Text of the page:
Owning a business


When do I sell my business? How to determine the right time.


Dylan Gans

March 15, 2023 ⋅ 12 min read

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I’ve talked to many owners who are considering selling their businesses, and the first question a lot of them will ask me is, “When is the right time to sell?” Many owners spend so much time managing their businesses that they don’t always consider or create a solid exit strategy.

There are a number of factors that go into the decision of selling your business, both business and personal, which makes it difficult to perfectly time your business sale. But selling at the wrong time can either lead to no sale or selling at a discounted price.

There is some strategy and general guidance in determining if it’s a good idea to sell your business and when the right time may be. This guide will walk you through some key considerations when determining the right time to sell your business.

How do you know When It’s Time to Sell Your Business?

Typically, understanding when to sell your own company comes down to both personal reasons and market factors. It’s important to understand your own personal situation, your future goals, and your reasons for wanting to sell. But there also may be larger industry trends at play, which could help you get a good understanding of when you should sell your business and how long it could take you to sell (and for what price).

The internal reasons that go into deciding to sell your business likely fall into three categories: You want money, you’re ready (or maybe need) to go in a different direction, or the business isn’t producing enough profit.

Keep in mind that the right market conditions can be almost impossible to predict — so when it comes to something as important as selling your business, there may never be a truly perfect time.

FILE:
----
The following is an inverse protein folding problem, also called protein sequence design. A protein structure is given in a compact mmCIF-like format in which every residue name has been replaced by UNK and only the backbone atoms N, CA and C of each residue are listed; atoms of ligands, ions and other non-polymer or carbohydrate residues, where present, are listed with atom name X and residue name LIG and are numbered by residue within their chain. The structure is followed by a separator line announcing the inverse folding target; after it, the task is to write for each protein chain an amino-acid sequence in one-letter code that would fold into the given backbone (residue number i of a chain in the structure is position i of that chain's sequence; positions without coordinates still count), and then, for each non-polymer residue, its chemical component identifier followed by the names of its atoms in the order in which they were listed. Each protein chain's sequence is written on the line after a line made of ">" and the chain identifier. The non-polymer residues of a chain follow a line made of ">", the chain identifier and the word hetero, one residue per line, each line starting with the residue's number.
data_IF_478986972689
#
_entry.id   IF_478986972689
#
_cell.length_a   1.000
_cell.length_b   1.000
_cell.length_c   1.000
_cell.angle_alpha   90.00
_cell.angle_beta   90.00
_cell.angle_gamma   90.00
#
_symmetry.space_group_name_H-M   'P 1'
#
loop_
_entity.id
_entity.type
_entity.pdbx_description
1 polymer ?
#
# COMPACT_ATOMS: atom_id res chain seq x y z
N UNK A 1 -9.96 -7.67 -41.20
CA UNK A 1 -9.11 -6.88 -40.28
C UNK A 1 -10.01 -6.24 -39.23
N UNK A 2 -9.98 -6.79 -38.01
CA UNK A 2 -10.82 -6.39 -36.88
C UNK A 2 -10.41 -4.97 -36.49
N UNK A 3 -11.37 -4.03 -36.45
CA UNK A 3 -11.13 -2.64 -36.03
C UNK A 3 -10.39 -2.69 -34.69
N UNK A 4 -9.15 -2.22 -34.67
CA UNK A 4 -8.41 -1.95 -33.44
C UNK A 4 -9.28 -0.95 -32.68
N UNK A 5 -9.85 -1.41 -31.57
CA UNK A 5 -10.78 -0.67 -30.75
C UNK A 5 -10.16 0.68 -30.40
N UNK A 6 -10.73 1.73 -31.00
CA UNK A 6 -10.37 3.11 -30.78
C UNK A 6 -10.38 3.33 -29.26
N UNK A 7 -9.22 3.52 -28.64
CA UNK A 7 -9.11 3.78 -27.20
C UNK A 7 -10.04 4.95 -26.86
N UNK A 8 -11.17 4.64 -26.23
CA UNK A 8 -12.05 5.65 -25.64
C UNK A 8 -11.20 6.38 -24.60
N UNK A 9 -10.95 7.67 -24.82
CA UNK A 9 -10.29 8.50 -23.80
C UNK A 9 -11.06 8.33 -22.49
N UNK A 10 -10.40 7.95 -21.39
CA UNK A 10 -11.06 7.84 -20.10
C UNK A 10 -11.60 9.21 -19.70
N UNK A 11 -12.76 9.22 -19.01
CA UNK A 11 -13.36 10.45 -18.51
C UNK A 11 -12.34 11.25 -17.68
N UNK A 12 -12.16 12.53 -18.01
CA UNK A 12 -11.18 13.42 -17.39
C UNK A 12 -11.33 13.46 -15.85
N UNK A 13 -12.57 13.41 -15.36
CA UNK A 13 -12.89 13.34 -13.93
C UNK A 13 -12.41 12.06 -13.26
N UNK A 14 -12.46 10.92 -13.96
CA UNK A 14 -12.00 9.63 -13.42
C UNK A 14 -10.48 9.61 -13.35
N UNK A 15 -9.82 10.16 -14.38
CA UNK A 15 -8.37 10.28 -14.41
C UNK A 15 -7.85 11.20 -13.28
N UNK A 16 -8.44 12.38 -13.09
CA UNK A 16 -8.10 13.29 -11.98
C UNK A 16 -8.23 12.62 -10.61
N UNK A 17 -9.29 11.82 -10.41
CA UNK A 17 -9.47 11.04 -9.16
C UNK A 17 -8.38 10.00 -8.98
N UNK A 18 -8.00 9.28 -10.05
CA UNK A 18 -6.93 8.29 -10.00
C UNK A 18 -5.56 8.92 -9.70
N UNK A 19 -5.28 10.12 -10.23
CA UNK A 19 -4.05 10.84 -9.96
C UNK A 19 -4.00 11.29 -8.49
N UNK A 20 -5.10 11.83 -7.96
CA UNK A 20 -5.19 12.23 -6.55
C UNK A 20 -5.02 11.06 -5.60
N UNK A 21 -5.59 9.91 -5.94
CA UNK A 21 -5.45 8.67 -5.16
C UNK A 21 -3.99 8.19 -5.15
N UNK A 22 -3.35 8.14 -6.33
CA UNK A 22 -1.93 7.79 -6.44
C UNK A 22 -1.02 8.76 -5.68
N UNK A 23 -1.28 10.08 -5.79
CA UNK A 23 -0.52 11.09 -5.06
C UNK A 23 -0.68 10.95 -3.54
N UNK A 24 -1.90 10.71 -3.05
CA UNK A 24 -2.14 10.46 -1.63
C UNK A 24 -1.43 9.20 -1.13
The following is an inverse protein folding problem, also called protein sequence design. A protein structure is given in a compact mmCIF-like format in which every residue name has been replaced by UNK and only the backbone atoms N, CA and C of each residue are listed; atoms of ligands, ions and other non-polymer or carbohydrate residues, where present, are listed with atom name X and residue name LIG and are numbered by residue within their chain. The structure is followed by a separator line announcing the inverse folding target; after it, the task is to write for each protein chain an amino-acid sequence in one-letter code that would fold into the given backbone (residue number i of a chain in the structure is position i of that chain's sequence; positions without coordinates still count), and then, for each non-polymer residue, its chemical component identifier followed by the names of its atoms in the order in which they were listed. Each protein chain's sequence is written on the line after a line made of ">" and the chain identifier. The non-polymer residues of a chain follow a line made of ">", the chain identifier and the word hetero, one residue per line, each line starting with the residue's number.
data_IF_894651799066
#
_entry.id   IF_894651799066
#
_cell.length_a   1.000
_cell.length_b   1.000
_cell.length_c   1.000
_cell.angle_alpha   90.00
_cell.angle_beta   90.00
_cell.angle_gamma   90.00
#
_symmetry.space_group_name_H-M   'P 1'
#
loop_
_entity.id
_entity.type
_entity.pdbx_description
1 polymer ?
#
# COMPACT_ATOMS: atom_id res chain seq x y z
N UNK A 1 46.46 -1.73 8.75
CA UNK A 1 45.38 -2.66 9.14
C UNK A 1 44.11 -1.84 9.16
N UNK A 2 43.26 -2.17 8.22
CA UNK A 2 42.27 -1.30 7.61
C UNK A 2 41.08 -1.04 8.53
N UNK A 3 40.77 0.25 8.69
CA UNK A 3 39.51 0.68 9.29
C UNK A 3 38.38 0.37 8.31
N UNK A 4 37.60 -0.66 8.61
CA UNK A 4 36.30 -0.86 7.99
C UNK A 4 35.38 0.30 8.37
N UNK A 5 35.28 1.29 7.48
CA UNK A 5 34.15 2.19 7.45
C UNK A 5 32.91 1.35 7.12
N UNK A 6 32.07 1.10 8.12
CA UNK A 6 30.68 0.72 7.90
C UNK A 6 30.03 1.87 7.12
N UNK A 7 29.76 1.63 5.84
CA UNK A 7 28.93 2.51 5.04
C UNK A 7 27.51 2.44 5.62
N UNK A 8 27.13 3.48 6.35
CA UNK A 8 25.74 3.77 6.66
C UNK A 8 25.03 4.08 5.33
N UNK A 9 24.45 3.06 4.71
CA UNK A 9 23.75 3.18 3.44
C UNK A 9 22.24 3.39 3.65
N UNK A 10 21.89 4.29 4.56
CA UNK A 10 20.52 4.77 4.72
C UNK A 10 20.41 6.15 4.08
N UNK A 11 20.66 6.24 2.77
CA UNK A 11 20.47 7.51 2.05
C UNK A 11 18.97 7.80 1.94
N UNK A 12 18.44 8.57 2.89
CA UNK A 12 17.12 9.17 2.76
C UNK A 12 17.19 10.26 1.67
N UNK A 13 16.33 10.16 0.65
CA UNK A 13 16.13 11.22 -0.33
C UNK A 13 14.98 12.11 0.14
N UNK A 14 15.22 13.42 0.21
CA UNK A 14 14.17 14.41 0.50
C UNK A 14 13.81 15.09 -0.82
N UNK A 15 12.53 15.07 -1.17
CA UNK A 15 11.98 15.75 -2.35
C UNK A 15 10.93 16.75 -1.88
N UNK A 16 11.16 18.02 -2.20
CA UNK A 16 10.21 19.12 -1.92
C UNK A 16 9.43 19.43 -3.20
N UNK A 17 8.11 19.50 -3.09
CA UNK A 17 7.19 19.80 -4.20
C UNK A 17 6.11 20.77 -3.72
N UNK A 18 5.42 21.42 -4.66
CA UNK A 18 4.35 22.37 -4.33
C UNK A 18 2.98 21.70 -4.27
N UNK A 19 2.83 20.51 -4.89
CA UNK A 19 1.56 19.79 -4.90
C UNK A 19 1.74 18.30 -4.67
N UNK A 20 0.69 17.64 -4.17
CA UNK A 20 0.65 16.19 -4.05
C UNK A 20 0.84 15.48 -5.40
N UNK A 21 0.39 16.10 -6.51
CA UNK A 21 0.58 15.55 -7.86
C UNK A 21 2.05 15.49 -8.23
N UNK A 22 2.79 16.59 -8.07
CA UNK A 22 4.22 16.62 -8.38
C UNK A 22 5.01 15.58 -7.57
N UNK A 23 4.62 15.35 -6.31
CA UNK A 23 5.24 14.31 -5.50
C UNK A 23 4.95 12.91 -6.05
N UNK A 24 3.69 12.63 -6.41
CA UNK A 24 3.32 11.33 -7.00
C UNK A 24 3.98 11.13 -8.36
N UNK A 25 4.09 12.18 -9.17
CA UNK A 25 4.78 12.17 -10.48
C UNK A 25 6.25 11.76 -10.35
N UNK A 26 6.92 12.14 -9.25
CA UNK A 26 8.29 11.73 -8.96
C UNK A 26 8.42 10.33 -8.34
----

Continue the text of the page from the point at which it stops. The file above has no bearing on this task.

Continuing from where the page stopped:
Why did you start a business?

Most owners start their business based on a dream or to fill in a need in their community — and if that’s no longer the case, maybe it’s a good time to move on to something else. Many businesses are their owner’s livelihood, and it can be difficult to go through the sale process when a lot of emotions are involved. Some owners create businesses with the intent of selling them down the road, using the cash to start a new venture. Other owners may have inherited the business from a parent and are ready for something new.

Asking yourself why you started your business in the first place can help you decide if it’s time for you to move on.

Are you still passionate about your own company?

Running a business is more than a full-time job, and takes a lot of time and effort, and if your heart isn’t in it, maybe that’s a signal that it’s a good time to sell. Maybe you want a fresh start and are ready to try something new, or you feel like you’ve achieved everything you wanted to in your business.

Do you have a succession plan or exit strategy?

Many small business owners lack succession plans for their businesses — it’s important to figure out your options before you sell a business to make the best-informed decision for yourself and your family. Consider your financial stability and how your business sale will impact that, factoring in things like cash flow, debt, other and future sources of income, and potential long-term expenses.